Damned Heretics

Condemned by the established, but very often right

I am Nicolaus Copernicus, and I approve of this blog

I am Richard Feynman and I approve of this blog

Qualified outsiders and maverick insiders are often right about the need to replace received wisdom in science and society, as the history of the Nobel prize shows. This blog exists to back the best of them in their uphill assault on the massively entrenched edifice of resistance to and prejudice against reviewing, let alone revising, ruling ideas. In support of such qualified dissenters and courageous heretics we search for scientific paradigms and other established beliefs which may be maintained only by the power and politics of the status quo, comparing them with academic research and the published experimental and investigative record.

We especially defend and support the funding of honest, accomplished, independent minded and often heroic scientists, inventors and other original thinkers and their right to free speech and publication against the censorship, mudslinging, false arguments, ad hominem propaganda, overwhelming crowd prejudice and internal science politics of the paradigm wars of cancer, AIDS, evolution, global warming, cosmology, particle physics, macroeconomics, health and medicine, diet and nutrition.

HONOR ROLL OF SCIENTIFIC TRUTHSEEKERS

Henry Bauer, Peter Breggin , Harvey Bialy, Giordano Bruno, Erwin Chargaff, Nicolaus Copernicus, Francis Crick, Paul Crutzen, Marie Curie, Rebecca Culshaw, Freeman Dyson, Peter Duesberg, Albert Einstein, Richard Feynman, John Fewster, Galileo Galilei, Alec Gordon, James Hansen, Edward Jenner, Benjamin Jesty, Michio Kaku, Adrian Kent, Ernst Krebs, Thomas Kuhn, Serge Lang, John Lauritsen, Mark Leggett, Richard Lindzen, Lynn Margulis, Barbara McClintock, George Miklos, Marco Mamone Capria, Peter Medawar, Kary Mullis, Linus Pauling, Eric Penrose, Max Planck, Rainer Plaga, David Rasnick, Sherwood Rowland, Carl Sagan, Otto Rossler, Fred Singer, Thomas Szasz, Alfred Wegener, Edward O. Wilson, James Watson.
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Many people would die rather than think – in fact, they do so. – Bertrand Russell.

Skepticism is dangerous. That’s exactly its function, in my view. It is the business of skepticism to be dangerous. And that’s why there is a great reluctance to teach it in schools. That’s why you don’t find a general fluency in skepticism in the media. On the other hand, how will we negotiate a very perilous future if we don’t have the elementary intellectual tools to ask searching questions of those nominally in charge, especially in a democracy? – Carl Sagan (The Burden of Skepticism, keynote address to CSICOP Annual Conference, Pasadena, April 3/4, 1982).

It is really important to underscore that everything we’re talking about tonight could be utter nonsense. – Brian Greene (NYU panel on Hidden Dimensions June 5 2010, World Science Festival)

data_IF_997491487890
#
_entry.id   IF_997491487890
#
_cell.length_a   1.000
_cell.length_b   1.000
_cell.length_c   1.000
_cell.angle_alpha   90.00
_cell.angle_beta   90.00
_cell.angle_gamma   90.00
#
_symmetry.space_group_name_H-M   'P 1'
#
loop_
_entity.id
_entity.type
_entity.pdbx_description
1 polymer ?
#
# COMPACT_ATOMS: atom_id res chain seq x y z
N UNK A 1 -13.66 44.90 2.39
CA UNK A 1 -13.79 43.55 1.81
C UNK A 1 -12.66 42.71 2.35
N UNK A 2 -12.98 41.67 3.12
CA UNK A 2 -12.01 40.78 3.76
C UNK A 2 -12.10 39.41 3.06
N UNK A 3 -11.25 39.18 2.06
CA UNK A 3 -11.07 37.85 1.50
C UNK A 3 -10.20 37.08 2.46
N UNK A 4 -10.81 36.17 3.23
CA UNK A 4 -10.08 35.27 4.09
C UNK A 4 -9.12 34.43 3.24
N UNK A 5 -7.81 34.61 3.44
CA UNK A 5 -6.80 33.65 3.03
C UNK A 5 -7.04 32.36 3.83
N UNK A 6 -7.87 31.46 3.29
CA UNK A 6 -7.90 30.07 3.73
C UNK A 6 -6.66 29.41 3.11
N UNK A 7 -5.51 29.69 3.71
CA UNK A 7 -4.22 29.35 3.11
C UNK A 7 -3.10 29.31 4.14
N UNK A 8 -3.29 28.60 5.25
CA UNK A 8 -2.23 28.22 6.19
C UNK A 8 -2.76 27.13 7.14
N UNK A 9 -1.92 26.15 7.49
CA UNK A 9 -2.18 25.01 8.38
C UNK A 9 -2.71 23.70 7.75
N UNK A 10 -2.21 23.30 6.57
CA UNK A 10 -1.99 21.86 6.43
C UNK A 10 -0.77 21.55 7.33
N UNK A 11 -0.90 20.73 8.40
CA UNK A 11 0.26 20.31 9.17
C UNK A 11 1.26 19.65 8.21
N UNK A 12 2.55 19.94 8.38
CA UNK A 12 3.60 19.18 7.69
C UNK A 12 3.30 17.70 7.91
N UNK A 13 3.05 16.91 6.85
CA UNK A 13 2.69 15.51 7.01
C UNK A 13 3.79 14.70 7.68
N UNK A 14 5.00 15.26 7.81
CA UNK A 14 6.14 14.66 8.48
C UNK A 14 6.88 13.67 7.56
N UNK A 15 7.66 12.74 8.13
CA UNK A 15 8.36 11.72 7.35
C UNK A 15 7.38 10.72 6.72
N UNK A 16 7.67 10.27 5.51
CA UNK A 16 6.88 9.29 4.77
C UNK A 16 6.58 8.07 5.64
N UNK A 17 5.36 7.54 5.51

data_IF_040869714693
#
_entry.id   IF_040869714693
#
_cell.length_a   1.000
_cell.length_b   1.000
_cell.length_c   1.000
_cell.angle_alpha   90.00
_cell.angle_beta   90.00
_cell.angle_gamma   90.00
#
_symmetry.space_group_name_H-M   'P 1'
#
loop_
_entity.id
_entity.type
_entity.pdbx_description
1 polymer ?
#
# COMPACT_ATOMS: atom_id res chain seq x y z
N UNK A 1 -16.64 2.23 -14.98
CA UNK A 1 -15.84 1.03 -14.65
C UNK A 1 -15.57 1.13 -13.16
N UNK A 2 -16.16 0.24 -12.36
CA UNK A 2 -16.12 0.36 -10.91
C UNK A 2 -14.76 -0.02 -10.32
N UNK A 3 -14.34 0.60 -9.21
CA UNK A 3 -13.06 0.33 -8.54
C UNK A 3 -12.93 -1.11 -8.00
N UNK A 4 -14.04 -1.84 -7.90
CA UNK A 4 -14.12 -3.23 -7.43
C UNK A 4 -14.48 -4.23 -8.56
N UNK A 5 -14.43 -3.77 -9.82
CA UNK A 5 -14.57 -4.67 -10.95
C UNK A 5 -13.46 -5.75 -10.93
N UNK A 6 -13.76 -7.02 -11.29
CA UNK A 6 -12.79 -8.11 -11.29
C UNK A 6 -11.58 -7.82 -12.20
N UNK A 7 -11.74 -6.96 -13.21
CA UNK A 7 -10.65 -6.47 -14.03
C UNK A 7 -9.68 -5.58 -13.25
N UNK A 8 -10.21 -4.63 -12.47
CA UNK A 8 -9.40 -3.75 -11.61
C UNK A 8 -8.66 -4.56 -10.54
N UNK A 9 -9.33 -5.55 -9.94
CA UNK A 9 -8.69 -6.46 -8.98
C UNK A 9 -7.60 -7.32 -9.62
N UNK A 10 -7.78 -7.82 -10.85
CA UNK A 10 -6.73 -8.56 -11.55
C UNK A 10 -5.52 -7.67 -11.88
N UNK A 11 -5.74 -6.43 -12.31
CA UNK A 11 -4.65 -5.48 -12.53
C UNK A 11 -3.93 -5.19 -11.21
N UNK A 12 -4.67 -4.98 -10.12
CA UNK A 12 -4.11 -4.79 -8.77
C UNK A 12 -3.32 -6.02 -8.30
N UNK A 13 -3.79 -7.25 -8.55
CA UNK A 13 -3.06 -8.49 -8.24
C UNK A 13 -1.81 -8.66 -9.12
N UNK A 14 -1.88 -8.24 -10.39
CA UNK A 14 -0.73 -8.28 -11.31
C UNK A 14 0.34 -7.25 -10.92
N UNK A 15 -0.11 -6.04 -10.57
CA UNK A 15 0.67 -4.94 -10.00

I am Albert Einstein, and I heartily approve of this blog, insofar as it seems to believe both in science and the importance of intellectual imagination, uncompromised by out of date emotions such as the impulse toward conventional religious beliefs, national aggression as a part of patriotism, and so on.   As I once remarked, the further the spiritual evolution of mankind advances, the more certain it seems to me that the path to genuine religiosity does not lie through the fear of life, and the fear of death, and blind faith, but through striving after rational knowledge.   Certainly the application of the impulse toward blind faith in science whereby authority is treated as some kind of church is to be deplored.  As I have also said, the only thing ever interfered with my learning was my education. My name as you already perceive without a doubt is George Bernard Shaw, and I certainly approve of this blog, in that its guiding spirit appears to be blasphemous in regard to the High Church doctrines of science, and it flouts the censorship of the powers that be, and as I have famously remarked, all great truths begin as blasphemy, and the first duty of the truthteller is to fight censorship, and while I notice that its seriousness of purpose is often alleviated by a satirical irony which sometimes borders on the facetious, this is all to the good, for as I have also famously remarked, if you wish to be a dissenter, make certain that you frame your ideas in jest, otherwise they will seek to kill you.  My own method was always to take the utmost trouble to find the right thing to say, and then to say it with the utmost levity. (Photo by Alfred Eisenstaedt for Life magazine) One should as a rule respect public opinion in so far as is necessary to avoid starvation and to keep out of prison, but anything that goes beyond this is voluntary submission to an unnecessary tyranny, and is likely to interfere with happiness in all kinds of ways. – Bertrand Russell, Conquest of Happiness (1930) ch. 9